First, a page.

Facts: The applicant and one of the victims were married. The applicant suspected his wife was having an affair with their neighbour. Accordingly, he placed a tracking device on his wife’s car, located her, drove dangerously, threatened to kill her and damaged her vehicle. The total effective sentence was 3 years and 3 months, with a non-parole period of 2 years.

    Issue/s: The sentence was manifestly excessive.

    Decision and Reasoning: The appeal was allowed. The Court considered whether the imposition of a ‘Community Correction Order’ (CCO) would have been more appropriate than imprisonment. Beach JA quoted extensively from Boulton v The Queen, an important guideline judgment about CCO’s. In Boulton, it was noted that imprisonment should always be the last resort, and that a CCO is an alternative punitive option, even for ‘relatively serious offences which might previously have attracted a term of imprisonment’ (See at [23] – [26]).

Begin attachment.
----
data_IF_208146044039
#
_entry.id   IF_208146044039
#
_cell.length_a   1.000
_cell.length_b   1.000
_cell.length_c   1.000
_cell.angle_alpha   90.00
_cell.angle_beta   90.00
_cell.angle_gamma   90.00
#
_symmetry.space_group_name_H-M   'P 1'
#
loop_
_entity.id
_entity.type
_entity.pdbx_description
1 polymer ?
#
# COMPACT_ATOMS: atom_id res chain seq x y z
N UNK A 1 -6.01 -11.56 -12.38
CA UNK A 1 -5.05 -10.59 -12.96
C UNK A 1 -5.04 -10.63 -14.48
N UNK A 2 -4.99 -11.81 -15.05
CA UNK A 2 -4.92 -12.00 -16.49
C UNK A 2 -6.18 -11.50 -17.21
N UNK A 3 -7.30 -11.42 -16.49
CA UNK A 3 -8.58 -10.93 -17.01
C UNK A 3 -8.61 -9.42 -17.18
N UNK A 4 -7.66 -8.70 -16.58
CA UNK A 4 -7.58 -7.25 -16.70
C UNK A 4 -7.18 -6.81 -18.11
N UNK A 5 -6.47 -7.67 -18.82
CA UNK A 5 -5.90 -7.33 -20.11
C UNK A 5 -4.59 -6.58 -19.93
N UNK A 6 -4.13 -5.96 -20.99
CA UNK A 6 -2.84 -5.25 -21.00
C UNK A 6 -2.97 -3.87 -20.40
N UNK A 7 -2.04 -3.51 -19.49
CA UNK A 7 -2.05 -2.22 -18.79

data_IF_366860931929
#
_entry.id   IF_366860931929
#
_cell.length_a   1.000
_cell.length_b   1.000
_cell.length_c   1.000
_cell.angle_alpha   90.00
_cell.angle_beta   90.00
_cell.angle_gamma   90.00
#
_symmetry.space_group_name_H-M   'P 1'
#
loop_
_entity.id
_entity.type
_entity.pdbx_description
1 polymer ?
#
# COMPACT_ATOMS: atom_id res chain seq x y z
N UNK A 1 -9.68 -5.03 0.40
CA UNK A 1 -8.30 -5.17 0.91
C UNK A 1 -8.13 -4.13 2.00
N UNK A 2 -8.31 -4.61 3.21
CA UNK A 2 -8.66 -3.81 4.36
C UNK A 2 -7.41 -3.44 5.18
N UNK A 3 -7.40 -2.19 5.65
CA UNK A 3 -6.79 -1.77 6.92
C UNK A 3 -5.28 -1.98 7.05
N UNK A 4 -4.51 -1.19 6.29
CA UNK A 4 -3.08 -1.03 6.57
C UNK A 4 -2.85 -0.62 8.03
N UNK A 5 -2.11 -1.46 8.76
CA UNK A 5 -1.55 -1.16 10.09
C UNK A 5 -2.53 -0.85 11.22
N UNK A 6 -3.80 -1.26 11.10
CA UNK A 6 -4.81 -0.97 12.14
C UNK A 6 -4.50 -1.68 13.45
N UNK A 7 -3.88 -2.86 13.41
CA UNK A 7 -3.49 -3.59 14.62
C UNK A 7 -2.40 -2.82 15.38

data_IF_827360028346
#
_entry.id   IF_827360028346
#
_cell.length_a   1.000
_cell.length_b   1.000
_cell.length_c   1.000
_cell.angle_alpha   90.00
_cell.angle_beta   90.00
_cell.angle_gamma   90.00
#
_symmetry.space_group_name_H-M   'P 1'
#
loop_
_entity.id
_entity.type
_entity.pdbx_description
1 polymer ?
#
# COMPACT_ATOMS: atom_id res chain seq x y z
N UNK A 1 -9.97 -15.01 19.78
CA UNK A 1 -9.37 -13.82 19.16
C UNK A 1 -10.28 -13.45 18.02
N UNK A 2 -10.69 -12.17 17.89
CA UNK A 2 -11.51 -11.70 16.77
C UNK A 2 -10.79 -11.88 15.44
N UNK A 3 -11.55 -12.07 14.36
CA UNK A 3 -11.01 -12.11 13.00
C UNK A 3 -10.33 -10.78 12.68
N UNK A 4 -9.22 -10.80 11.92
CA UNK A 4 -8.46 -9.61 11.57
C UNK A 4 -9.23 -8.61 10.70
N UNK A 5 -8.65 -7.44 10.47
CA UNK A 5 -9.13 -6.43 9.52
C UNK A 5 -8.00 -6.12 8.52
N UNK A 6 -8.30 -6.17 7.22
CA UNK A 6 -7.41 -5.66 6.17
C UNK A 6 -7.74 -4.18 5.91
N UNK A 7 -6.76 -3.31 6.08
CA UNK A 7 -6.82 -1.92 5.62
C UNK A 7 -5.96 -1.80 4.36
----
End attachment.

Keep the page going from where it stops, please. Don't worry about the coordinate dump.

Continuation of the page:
While Beach JA acknowledged that this was a serious offence, with a number of aggravating features, a CCO should have been ordered here. The offending occurred over a relatively short time, the appellant was married with four children, had no criminal history and he had the support of his wife who was the principal victim. The sentence was set aside and substituted for a sentence of four months’ imprisonment and a CCO of three years’ duration with conditions including 300 hours of unpaid community work (See at [30]). This case confirms that where such mitigating factors exist (particularly a lack of criminal history), the sentencing objectives can be achieved by combining a short term of imprisonment with a CCO. However, Beach JA noted that this would not have applied if the appellant had a criminal history.

    The relevant passage in Boulton that his Honour referred to is – ‘The availability of the combination sentence option adds to the flexibility of the CCO regime. It means that, even in cases of objectively grave criminal conduct, the court may conclude that all of the purposes of the sentence can be served by a short term of imprisonment coupled with a CCO of lengthy duration, with conditions tailored to the offender’s circumstances and the causes of the offending’.